The electric field describes the effect of a charge, or set of charges,
on the region surrounding it. The electric field, **E**, at any
point in space is a vector that represents the force, **F**, on a
small positive test charge, q, with magnitude:

**E** = **F**/q

The electric field due to a
positive
charge extends radially **out** in
all directions from the charge (because a positive test
charge placed near it would feel a force pointing away from it).
The electric field due to a
negative
charge points radially **in** from
all directions (because a positive test charge placed near
it would feel a force pointing toward it). In general, electric field
lines always point **from positive** charges and **toward negative**
charges.

Consider a dipole: two charges of equal magnitude and opposite sign separated by a distance, d. What do you think the field will look like for this configuration? You can check your prediction using the simulation by recalling that if you double click on a point, the field line going through that point will be plotted. Do this for a sufficient number of points so that you have a good idea of what the field looks like.

Notice that every field line that leaves the positive charge ends on the negative charge. That is, there are just as many field lines surrounding the positive charge as the negative charge.

Now consider a configuration of two unequal charges separated by a distance, d. Construct the field lines again. Do you notice anything different?

The field lines still go from positive to negative but the number of lines surrounding the positive and negative charges differ. There are more lines leaving the positive charge than ending on the negative charge. This is because the magnitude of the positive charge is larger than the negative charge. In fact, the **number of field lines starting on a positive charge, or ending on a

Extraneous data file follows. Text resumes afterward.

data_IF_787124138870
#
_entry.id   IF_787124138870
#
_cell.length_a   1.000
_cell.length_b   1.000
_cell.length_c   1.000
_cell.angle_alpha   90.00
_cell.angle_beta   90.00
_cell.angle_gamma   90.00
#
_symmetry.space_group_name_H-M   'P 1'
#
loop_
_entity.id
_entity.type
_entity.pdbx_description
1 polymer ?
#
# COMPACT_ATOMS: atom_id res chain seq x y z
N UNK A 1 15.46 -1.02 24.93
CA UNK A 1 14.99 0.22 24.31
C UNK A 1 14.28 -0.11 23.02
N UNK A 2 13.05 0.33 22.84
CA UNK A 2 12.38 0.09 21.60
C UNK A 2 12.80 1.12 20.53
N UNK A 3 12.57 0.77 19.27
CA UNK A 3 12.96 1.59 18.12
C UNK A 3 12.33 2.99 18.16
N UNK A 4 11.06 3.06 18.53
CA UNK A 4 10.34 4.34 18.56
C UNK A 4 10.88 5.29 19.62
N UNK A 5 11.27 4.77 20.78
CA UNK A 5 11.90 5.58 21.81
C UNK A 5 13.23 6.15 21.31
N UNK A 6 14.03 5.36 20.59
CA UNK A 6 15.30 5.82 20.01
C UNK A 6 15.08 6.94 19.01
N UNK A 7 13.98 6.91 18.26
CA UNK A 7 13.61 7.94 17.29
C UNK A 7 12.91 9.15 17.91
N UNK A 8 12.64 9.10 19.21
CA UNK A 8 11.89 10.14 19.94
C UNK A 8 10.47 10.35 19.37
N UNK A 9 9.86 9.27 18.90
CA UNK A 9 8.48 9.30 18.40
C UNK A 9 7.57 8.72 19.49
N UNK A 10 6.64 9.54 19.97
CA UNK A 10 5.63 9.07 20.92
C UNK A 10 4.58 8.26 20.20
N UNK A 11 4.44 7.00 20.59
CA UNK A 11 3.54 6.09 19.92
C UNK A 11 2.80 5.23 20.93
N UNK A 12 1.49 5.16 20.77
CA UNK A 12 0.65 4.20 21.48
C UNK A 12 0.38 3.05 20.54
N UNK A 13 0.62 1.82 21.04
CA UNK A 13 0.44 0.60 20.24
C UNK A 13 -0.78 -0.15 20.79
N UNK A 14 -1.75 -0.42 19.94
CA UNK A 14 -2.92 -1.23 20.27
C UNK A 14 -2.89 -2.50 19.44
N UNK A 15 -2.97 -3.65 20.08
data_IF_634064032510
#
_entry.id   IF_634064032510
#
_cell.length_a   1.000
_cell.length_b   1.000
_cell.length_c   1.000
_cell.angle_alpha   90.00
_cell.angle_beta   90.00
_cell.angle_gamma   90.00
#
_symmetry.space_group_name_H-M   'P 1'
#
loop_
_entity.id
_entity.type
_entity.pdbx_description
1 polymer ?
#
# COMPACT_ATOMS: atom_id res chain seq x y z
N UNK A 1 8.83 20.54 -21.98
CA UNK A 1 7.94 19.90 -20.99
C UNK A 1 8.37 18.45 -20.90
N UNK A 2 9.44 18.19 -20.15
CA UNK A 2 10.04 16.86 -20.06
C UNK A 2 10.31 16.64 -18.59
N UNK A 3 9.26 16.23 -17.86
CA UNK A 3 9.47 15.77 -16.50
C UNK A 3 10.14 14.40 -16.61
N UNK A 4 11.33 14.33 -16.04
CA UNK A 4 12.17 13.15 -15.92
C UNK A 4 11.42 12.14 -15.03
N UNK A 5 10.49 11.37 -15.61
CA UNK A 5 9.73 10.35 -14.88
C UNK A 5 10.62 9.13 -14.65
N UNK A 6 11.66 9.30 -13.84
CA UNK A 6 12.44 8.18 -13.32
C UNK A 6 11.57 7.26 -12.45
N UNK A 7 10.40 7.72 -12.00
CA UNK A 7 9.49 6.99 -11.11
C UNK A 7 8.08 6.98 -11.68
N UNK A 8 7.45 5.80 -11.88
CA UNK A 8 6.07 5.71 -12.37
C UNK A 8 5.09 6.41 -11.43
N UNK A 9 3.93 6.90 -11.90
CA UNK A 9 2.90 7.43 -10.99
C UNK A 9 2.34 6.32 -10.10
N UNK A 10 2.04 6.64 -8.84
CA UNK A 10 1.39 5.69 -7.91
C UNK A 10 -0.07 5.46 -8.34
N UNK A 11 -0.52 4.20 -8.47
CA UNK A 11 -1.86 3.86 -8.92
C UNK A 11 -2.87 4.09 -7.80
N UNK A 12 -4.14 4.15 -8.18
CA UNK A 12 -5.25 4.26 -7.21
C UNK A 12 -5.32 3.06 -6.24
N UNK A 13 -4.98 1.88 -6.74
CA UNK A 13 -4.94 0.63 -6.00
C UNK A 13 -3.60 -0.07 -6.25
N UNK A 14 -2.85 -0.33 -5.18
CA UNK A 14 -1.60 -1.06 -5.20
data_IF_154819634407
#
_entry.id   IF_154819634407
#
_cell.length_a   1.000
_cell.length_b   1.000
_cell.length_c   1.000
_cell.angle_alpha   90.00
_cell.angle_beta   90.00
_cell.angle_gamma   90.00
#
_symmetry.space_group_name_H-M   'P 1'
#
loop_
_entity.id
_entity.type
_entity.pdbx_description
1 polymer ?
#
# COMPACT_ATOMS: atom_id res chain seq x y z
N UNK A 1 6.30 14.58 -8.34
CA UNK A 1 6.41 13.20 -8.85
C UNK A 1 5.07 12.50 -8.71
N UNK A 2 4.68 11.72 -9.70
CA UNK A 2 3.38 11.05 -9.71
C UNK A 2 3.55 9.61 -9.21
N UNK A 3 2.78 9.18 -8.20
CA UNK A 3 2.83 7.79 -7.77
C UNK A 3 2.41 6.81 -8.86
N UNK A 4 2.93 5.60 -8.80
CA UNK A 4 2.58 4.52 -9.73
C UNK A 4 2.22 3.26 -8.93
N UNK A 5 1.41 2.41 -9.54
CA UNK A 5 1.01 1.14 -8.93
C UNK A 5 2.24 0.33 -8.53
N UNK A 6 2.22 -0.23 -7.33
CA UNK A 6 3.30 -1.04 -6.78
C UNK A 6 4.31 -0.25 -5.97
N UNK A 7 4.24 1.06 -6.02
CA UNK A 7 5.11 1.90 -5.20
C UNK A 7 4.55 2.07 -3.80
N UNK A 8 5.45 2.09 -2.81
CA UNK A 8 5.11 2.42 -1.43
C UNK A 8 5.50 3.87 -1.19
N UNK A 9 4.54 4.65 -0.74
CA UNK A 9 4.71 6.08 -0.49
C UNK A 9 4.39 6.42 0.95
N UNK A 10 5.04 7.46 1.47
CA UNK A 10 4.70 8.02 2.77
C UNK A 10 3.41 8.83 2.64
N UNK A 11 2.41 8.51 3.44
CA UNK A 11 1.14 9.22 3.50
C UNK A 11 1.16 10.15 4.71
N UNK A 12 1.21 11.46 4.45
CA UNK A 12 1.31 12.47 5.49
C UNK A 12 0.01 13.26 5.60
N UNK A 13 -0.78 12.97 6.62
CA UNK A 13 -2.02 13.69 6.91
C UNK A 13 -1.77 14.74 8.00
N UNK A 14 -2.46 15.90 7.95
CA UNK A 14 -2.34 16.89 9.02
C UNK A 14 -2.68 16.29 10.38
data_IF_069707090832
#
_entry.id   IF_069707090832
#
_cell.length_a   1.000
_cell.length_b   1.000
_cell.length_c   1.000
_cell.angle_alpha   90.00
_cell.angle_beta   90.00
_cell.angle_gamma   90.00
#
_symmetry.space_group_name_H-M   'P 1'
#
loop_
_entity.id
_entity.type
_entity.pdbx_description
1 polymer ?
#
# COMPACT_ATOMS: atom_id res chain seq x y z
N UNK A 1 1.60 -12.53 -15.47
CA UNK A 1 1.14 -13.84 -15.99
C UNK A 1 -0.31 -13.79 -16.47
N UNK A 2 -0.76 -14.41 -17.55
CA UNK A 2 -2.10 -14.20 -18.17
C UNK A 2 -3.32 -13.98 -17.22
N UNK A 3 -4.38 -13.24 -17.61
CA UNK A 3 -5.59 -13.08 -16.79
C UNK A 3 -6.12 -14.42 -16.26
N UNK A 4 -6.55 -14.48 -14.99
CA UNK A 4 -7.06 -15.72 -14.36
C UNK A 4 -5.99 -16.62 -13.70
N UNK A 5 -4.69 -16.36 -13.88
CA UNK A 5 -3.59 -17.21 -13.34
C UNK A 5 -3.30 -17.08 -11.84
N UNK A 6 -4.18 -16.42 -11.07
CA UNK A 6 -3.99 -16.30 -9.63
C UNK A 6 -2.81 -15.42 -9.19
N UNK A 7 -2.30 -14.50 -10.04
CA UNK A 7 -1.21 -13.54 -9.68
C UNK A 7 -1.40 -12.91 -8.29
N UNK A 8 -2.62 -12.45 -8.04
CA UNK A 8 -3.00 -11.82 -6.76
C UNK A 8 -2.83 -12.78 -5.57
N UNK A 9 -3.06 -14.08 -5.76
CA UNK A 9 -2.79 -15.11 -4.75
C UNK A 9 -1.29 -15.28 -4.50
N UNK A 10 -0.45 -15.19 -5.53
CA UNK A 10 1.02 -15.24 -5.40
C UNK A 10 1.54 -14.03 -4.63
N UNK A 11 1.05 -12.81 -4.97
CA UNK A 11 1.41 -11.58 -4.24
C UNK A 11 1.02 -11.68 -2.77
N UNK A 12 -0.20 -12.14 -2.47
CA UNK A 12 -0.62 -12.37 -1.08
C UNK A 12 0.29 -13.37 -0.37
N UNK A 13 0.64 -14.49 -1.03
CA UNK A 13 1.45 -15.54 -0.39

negative charge, is proportional to the magnitude of the charge.**

In the above simulation, what is the ratio of the two charges?

Just like forces, electric fields obey the principle of superposition, which
says that the **net** electric field due to a set of charges is the
**vector** sum of the electric fields from each of the individual charges.
That is:

**E**_{net} =
**E**_{1} +
**E**_{2} +
**E**_{3} +...

Consider the case of a
dipole again.
When you look in the region immediately surrounding the positive charge, the
field lines appear to be pointing radially outward just like the single
positive charge you saw above. This is because the field here is dominated by the
positive charge so the contribution from the negative charge is negligible.
(**E**_{net} = **E**_{+} + **E**_{-} with
E_{+} much larger than E_{-}.) Away from both charges, where
both charges make significant contributions to the net field, the field lines
begin to curve due to the vector nature of the sum of the two fields.

In Milestone 3, if the square is 4 cm on a side, what is the magnitude of each charge?

Answers to questions:

- 2:1
- 2.2 x 10
^{-10}C

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